Nothing quite like the

By ralet
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By smith98
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I remember that when i was

By ralet
I remember that when i was little my mom used to give away instead of candy homemade sauces or spices. You can see on Trinidad Scorpion hot sauce that there are plenty of sauces that can instantly change a dish and i bet that your guests will feel amazing eating something that they haven't eaten before.

I know it is not very often

By ralet
I know it is not very often that Indian cuisine involves coffee, but I am pretty sure I could never go without one. Interesting article and a nice parallel between music and that specialty. I guess I had a similar experience with http://www.ferriscoffee.com/ and I guess if I had to compare it with a genre I'd go with some classic old jazz.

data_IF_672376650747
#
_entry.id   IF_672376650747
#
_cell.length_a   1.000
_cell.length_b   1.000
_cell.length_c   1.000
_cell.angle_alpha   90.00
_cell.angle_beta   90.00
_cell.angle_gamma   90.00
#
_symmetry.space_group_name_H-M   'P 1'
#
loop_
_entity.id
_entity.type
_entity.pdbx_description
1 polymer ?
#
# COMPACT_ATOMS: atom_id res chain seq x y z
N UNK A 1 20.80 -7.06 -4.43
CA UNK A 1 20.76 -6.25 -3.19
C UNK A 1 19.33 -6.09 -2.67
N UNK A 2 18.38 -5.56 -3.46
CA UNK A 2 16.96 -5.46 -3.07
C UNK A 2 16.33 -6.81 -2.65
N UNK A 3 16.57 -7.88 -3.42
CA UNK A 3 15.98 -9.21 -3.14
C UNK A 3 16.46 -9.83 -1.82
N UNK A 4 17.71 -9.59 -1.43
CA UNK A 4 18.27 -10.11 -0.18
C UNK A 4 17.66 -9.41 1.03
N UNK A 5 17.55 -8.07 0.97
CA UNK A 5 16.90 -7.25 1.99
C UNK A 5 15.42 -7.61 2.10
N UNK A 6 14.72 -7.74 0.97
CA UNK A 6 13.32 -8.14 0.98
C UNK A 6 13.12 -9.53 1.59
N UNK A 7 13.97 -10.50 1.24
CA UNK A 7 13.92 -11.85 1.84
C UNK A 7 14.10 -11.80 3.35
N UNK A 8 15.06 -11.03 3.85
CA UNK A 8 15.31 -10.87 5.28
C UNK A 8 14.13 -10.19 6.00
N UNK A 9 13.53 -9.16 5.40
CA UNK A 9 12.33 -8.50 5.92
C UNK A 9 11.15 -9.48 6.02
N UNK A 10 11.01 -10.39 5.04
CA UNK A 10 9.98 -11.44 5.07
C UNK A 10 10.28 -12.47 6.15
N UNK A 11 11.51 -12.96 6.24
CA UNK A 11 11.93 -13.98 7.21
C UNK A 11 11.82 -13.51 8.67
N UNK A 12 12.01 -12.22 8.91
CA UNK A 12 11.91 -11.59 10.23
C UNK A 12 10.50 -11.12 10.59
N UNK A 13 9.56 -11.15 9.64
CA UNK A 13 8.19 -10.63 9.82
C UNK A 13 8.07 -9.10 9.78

My friend started a small

By ralet
My friend started a small business in the dinner industry and I was wondering what supplier for heavy machinery for the kitchen everybody was using? I am especially interested in a soft serve machine. The dinner is at a crossroads between 2 suburbs and there are a lot of children here.

indian food

By crazysony
I like Indian food a lot as it is very tasty. I use to cook Indian recipes twice a week and I invite my friends to taste it together with a delicious aroma coffee with syrups from http://www.aromacoffeemidwest.com/staserosyrups.aspx. When I don't have enough time to cook, we are going to an Indian restaurant and we are eating there our favorite meals.

I love indian music and

By ralet
I love indian music and sitar music, I first read about this duo on Haynes Lubrifilm. My favorites are the Mango or the Chobani bite Fig with orange zest. Yum! Also if you like their facebook page they have giveaways. I just won a case of their tubes for my kids this week.

There are some beautiful

By ralet
There are some beautiful themed restaurants where there's only one instrument that plays, such as an Alembic bass. Also, a good dinner can be enjoyed at the sounds of piano and violin, and maybe playing jazz in the background.